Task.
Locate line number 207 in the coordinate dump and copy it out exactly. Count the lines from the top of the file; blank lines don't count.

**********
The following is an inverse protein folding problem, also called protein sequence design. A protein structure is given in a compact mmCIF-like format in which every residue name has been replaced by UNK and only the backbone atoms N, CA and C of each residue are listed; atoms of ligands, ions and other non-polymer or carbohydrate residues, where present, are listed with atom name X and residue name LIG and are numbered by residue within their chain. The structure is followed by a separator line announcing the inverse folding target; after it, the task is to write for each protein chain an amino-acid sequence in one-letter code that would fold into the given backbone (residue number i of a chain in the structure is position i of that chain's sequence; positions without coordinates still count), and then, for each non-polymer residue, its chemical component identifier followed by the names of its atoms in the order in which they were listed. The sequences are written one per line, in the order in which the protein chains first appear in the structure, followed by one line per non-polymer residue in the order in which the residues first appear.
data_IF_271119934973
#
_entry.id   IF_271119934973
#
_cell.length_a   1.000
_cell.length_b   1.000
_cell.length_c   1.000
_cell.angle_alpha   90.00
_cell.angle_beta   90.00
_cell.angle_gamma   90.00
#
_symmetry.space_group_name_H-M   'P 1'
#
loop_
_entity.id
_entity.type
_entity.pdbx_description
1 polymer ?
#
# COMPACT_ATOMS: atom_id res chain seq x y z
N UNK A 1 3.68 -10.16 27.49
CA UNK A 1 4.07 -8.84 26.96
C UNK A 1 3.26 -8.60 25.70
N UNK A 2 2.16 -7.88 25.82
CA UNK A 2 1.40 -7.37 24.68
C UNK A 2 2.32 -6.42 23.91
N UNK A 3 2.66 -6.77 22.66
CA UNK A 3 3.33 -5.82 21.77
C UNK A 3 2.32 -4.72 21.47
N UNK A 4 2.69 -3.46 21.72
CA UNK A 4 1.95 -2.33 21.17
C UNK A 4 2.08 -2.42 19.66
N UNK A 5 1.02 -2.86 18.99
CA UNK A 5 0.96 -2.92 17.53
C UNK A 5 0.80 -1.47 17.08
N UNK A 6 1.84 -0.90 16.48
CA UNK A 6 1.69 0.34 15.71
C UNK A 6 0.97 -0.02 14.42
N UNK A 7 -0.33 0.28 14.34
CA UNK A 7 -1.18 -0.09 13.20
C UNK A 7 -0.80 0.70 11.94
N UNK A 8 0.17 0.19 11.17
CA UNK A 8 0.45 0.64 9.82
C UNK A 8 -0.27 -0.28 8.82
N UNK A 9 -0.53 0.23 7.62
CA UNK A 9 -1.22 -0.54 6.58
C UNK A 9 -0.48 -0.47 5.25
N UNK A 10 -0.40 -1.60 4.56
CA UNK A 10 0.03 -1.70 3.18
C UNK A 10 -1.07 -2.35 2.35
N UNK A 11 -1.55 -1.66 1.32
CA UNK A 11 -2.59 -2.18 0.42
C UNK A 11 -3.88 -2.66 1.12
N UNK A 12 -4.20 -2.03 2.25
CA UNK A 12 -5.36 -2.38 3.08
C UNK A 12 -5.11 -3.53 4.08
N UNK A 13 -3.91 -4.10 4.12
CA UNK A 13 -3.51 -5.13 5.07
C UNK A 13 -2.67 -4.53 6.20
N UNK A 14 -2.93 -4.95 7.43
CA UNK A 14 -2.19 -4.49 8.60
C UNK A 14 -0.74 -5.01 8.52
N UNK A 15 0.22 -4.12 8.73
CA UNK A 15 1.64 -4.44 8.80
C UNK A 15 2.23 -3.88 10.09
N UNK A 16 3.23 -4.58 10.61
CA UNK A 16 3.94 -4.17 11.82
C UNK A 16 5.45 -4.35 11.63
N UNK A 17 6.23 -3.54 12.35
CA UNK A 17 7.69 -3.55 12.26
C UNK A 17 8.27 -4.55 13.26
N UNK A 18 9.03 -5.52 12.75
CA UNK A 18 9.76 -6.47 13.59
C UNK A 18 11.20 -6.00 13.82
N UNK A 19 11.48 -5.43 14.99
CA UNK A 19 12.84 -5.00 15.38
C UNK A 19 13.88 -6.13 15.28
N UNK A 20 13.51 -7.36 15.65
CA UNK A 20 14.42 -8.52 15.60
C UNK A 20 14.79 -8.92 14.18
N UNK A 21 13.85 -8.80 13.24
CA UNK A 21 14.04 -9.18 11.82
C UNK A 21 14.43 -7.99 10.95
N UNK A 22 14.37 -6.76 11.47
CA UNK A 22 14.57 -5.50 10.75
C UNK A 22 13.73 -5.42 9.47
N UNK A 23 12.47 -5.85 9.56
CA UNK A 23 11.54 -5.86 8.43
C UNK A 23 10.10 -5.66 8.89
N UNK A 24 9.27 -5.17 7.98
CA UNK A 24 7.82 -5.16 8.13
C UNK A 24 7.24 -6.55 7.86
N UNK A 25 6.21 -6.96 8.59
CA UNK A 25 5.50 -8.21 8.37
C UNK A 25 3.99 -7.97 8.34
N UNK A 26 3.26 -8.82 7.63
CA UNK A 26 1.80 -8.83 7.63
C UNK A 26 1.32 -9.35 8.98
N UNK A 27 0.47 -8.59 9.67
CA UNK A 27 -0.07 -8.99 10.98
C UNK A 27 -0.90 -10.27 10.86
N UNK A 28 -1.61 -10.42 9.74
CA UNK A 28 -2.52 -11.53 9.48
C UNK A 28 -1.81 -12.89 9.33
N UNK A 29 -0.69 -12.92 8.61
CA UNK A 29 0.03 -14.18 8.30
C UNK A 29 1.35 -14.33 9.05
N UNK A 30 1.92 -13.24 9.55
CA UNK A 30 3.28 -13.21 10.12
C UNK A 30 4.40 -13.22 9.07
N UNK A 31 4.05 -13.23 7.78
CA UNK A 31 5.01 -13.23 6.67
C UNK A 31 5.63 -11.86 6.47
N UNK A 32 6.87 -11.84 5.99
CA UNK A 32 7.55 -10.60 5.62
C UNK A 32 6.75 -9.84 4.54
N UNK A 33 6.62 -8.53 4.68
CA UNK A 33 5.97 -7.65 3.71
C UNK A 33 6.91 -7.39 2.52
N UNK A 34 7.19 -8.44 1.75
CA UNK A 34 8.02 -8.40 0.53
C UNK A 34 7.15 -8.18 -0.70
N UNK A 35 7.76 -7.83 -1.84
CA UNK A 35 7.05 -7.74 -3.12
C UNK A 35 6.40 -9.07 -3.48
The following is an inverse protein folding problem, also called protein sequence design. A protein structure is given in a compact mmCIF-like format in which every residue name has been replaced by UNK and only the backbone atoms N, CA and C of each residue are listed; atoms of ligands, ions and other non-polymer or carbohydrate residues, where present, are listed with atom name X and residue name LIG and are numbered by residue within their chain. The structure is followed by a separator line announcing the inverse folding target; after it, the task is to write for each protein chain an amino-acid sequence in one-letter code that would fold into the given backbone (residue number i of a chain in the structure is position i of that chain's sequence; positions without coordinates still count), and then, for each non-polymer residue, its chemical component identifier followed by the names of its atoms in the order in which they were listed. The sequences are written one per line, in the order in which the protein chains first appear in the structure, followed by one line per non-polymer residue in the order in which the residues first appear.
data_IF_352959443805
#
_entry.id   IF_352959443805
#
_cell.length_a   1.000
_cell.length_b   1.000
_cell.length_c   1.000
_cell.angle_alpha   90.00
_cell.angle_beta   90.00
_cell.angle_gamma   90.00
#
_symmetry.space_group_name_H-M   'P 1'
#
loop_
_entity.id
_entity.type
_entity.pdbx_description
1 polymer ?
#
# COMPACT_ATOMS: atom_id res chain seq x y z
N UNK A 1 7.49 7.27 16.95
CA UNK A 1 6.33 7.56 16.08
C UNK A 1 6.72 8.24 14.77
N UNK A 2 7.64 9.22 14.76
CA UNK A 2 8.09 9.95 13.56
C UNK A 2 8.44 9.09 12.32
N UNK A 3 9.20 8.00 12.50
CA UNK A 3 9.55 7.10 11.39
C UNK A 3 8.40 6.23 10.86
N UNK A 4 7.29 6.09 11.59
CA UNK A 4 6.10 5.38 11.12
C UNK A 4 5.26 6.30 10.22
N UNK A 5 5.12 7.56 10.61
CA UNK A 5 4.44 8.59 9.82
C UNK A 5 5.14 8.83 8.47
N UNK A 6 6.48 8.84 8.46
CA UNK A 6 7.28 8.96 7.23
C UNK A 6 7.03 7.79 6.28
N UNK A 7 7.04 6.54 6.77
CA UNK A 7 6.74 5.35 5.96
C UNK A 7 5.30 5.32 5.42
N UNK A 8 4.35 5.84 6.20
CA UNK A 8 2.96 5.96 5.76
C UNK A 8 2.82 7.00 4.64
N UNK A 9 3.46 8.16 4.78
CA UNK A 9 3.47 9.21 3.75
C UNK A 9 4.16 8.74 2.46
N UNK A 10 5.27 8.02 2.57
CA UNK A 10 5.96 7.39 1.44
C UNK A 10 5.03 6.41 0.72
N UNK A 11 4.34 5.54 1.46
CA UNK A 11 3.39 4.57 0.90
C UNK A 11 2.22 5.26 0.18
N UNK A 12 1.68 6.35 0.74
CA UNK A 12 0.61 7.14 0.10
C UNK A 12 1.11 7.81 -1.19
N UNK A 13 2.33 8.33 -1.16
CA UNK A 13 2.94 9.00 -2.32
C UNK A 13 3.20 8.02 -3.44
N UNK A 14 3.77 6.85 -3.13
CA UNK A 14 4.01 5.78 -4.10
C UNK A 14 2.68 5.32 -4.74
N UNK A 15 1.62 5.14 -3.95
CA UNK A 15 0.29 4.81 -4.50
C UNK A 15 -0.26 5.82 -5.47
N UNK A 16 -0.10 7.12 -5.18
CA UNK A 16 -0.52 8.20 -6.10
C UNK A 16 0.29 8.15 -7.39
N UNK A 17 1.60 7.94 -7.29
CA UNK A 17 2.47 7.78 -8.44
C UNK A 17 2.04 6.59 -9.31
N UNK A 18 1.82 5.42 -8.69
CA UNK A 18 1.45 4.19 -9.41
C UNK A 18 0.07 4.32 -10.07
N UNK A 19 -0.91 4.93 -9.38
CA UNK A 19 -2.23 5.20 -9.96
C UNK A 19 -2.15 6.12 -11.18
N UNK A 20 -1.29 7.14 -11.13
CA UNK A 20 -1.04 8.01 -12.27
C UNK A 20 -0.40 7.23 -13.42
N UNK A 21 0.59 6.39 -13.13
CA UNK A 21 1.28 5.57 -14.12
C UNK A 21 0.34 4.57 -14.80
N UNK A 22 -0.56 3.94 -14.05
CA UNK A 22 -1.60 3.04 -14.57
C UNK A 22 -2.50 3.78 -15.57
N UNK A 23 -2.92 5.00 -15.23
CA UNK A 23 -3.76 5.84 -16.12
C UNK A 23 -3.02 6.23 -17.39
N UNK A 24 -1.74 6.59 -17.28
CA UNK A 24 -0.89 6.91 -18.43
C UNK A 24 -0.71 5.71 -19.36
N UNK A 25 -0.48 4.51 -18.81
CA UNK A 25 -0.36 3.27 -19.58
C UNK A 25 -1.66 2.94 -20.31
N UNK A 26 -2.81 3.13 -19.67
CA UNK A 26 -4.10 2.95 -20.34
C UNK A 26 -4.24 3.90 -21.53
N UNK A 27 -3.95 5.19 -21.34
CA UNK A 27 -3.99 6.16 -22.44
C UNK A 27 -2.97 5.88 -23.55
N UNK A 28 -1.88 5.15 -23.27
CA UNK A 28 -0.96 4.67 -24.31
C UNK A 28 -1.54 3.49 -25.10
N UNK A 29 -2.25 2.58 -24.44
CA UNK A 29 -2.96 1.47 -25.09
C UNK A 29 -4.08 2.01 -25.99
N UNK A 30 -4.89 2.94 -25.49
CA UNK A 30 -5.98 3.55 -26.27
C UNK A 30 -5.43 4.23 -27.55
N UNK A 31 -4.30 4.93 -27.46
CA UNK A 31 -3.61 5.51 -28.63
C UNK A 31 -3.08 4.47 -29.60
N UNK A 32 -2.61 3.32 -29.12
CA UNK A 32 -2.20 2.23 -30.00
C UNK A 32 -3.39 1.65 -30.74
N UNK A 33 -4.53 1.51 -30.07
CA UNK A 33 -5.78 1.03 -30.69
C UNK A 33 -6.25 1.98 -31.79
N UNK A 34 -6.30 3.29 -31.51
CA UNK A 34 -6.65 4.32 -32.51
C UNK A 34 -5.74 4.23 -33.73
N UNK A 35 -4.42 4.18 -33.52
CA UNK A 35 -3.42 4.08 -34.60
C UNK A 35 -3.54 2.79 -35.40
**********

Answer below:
C UNK A 20 -0.40 7.23 -13.42